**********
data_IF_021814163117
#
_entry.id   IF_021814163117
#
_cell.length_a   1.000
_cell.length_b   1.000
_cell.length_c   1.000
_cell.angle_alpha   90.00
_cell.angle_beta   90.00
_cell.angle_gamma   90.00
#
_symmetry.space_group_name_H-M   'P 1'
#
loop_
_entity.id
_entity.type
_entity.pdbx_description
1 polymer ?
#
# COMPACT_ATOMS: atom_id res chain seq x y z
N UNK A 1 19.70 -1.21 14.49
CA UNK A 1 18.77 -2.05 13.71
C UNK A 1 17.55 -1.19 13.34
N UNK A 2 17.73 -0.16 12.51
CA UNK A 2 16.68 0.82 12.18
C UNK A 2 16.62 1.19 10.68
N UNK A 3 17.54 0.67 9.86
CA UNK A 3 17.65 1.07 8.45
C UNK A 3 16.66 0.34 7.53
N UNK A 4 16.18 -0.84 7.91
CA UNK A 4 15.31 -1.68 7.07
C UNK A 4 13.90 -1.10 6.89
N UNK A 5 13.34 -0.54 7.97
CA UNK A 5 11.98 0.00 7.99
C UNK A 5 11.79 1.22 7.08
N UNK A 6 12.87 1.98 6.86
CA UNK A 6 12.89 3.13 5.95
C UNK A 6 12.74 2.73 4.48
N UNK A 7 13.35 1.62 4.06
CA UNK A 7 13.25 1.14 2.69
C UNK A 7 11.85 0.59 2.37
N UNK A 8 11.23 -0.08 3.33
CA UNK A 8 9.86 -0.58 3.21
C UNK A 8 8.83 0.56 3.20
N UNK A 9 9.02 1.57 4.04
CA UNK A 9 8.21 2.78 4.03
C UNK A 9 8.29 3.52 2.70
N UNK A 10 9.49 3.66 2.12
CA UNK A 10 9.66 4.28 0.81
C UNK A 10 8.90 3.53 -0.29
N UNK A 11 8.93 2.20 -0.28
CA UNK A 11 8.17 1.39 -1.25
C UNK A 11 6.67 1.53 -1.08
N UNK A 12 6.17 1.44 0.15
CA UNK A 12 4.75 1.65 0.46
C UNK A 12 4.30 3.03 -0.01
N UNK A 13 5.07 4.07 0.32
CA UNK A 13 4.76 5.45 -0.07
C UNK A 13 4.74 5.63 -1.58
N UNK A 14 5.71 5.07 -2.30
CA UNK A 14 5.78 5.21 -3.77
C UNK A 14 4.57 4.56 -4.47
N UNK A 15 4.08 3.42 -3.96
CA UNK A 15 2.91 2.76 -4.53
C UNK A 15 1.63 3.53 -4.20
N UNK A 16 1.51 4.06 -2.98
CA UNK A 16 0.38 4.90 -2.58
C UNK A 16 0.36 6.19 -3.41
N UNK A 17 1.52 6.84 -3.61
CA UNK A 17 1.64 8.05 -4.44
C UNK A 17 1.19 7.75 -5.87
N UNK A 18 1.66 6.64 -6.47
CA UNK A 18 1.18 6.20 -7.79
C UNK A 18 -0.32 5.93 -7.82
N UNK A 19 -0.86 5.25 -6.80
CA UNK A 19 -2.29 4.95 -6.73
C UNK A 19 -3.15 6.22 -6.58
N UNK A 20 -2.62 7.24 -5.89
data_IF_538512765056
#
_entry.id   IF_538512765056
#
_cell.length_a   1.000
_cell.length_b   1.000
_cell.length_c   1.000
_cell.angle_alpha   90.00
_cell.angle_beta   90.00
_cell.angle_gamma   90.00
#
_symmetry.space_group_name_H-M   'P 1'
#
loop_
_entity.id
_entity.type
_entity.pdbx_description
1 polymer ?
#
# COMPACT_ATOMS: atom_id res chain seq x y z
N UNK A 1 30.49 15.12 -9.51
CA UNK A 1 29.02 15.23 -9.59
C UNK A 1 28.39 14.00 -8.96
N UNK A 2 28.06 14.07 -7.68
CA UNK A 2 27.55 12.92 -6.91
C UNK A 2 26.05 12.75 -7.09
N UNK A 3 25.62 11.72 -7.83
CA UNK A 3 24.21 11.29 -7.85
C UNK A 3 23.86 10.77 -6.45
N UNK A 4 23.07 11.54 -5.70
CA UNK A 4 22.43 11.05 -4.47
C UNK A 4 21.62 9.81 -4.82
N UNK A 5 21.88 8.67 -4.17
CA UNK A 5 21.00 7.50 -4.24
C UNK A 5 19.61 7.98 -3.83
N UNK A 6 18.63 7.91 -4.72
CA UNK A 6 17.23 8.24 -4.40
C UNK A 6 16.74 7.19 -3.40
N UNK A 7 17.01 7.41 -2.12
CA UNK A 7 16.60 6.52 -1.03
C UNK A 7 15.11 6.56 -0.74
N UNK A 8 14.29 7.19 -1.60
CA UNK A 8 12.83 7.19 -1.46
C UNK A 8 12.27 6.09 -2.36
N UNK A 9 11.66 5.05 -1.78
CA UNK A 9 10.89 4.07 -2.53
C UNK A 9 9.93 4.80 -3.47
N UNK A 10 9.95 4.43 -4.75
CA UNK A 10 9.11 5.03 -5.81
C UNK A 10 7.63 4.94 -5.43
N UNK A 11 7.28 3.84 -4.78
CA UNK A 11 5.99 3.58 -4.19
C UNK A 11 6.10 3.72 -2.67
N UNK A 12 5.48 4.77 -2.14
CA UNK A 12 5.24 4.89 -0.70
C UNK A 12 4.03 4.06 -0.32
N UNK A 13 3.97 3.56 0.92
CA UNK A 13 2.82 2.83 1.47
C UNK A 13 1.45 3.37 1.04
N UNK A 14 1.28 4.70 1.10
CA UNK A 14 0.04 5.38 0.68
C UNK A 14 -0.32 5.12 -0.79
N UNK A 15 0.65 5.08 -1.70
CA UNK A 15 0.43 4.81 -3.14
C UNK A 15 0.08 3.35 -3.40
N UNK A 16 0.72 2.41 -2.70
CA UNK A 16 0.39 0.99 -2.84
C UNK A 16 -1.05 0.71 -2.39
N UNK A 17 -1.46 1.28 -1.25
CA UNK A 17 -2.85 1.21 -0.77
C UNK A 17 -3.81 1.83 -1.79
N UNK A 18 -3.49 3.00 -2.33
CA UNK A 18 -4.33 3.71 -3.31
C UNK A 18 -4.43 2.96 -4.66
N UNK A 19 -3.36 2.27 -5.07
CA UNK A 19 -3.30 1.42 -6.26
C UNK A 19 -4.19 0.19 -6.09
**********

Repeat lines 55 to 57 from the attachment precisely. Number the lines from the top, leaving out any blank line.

CA UNK A 12 4.75 1.65 0.46
C UNK A 12 4.30 3.03 -0.01
N UNK A 13 5.07 4.07 0.32